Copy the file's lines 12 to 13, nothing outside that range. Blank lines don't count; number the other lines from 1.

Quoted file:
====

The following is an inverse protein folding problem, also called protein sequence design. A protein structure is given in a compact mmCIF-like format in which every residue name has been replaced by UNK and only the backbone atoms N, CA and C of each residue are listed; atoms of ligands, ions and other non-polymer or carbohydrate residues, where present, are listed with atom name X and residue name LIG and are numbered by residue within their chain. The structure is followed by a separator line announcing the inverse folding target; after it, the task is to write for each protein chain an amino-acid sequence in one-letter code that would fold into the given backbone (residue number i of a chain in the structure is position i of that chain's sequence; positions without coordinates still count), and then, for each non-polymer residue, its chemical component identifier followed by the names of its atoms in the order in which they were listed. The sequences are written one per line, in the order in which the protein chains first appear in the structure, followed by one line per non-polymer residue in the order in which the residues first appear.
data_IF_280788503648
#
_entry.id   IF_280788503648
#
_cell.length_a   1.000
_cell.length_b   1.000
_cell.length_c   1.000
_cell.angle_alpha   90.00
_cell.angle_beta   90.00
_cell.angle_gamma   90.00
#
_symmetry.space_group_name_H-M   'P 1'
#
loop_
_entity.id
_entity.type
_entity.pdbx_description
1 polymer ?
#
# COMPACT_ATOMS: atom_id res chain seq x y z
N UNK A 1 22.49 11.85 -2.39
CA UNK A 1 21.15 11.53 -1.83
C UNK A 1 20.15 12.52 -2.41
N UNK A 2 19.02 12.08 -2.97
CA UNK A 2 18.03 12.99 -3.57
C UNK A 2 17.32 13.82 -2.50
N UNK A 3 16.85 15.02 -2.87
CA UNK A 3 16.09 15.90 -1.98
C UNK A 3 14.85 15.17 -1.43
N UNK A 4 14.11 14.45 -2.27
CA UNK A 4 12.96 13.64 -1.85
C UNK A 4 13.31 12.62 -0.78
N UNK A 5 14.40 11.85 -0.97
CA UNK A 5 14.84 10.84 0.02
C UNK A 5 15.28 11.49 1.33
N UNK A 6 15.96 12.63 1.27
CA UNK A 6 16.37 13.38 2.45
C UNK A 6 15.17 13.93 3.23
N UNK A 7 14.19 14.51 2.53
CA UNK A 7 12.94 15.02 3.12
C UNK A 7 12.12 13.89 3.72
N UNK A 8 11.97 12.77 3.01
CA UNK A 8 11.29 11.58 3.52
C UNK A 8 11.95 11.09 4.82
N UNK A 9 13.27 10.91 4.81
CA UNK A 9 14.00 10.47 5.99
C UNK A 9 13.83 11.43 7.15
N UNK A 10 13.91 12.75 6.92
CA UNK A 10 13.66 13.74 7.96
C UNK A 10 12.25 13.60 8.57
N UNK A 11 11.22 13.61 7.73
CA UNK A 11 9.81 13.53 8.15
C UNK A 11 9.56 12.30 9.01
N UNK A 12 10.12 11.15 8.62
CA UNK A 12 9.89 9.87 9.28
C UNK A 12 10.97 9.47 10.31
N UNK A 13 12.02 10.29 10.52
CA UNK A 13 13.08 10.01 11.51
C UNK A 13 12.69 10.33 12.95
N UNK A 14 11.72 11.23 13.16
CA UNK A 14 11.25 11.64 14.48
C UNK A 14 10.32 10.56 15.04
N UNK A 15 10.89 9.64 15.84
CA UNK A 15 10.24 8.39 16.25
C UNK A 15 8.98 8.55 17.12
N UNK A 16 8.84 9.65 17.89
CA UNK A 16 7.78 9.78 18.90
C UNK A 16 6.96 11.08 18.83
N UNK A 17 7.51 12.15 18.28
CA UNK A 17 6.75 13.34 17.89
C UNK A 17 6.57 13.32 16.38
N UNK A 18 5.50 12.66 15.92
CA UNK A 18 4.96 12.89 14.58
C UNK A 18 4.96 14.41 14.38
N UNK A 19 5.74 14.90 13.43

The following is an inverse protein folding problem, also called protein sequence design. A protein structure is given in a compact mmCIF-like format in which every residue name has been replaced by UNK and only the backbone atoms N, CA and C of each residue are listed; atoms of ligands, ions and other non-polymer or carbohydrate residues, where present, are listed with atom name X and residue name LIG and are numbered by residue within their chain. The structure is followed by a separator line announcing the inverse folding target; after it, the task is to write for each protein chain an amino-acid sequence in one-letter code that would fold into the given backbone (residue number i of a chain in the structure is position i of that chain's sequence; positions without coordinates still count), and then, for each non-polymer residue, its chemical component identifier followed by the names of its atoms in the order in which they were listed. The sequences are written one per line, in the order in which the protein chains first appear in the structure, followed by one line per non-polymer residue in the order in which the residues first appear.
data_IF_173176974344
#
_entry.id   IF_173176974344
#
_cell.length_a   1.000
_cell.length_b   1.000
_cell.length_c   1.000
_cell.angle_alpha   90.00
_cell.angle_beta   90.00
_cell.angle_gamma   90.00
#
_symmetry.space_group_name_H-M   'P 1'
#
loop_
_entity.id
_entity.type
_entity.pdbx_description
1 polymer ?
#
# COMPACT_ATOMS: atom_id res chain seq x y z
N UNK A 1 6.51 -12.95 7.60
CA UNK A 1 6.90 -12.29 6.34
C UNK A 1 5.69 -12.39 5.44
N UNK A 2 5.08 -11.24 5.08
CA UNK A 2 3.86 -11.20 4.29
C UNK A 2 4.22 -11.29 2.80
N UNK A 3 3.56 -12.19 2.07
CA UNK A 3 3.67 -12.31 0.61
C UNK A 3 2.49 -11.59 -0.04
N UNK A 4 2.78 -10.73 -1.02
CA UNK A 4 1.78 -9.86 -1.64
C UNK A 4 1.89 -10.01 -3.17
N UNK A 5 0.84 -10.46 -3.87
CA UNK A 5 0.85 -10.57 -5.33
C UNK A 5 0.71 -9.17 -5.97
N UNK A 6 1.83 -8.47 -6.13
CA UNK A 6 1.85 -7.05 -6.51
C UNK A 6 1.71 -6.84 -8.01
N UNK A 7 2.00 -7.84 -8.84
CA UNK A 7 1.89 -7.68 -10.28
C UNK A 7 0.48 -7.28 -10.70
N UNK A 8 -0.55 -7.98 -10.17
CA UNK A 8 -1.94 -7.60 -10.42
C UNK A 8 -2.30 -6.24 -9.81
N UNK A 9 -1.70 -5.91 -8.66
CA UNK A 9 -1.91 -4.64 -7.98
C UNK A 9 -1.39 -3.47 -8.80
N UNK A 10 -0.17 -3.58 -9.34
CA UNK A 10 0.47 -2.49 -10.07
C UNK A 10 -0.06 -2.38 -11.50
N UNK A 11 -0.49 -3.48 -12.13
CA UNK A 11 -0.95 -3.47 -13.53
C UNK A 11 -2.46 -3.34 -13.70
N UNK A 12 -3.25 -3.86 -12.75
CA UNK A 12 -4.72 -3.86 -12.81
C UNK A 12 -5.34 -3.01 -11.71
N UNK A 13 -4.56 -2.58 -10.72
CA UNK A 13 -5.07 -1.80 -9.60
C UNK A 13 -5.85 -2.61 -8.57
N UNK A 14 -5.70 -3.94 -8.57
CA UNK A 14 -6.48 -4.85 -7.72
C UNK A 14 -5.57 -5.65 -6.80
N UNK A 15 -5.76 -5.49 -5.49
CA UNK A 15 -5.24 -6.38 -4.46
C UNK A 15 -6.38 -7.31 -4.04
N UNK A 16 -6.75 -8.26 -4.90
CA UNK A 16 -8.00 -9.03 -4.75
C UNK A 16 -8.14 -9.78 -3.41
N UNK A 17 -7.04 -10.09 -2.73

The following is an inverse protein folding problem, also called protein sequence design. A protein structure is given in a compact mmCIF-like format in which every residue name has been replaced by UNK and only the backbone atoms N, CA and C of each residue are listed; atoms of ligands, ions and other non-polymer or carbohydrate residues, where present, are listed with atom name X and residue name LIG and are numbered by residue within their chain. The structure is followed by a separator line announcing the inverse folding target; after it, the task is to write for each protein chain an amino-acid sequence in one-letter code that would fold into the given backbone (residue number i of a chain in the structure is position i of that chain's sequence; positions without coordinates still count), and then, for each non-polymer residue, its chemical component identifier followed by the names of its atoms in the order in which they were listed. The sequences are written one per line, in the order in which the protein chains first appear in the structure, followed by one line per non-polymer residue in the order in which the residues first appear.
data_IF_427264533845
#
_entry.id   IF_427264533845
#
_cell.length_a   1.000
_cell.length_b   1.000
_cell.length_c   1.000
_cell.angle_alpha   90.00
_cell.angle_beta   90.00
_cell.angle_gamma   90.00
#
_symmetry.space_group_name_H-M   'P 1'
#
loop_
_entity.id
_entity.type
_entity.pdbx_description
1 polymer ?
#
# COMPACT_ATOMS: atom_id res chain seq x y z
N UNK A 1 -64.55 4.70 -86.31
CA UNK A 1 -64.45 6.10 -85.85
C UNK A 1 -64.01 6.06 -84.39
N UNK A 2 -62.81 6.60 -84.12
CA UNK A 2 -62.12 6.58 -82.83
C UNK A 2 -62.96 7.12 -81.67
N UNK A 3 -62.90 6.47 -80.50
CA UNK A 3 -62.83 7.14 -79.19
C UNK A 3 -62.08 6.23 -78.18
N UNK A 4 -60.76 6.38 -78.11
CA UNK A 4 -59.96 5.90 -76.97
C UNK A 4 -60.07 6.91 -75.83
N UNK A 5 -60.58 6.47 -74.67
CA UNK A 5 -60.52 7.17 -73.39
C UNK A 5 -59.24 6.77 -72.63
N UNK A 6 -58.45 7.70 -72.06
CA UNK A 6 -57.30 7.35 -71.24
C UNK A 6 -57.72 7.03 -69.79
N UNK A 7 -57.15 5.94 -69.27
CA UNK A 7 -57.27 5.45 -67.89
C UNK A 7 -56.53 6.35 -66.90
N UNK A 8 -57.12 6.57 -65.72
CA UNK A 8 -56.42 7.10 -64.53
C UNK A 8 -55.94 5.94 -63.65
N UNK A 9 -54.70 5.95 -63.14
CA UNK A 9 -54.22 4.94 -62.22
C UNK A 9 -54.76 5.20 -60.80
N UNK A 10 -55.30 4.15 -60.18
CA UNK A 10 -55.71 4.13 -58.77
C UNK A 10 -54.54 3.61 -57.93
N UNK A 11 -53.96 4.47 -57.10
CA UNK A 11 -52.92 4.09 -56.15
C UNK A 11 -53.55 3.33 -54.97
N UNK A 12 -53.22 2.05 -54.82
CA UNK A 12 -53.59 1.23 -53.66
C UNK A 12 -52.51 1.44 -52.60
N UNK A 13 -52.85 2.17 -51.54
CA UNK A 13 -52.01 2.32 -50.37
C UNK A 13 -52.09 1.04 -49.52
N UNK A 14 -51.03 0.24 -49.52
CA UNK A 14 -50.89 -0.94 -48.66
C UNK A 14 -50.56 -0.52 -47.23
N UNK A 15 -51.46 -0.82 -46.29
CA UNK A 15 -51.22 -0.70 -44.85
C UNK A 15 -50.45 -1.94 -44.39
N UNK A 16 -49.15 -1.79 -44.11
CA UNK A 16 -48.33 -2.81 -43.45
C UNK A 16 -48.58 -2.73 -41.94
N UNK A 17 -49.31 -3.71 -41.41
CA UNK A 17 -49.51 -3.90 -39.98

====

#
_symmetry.space_group_name_H-M   'P 1'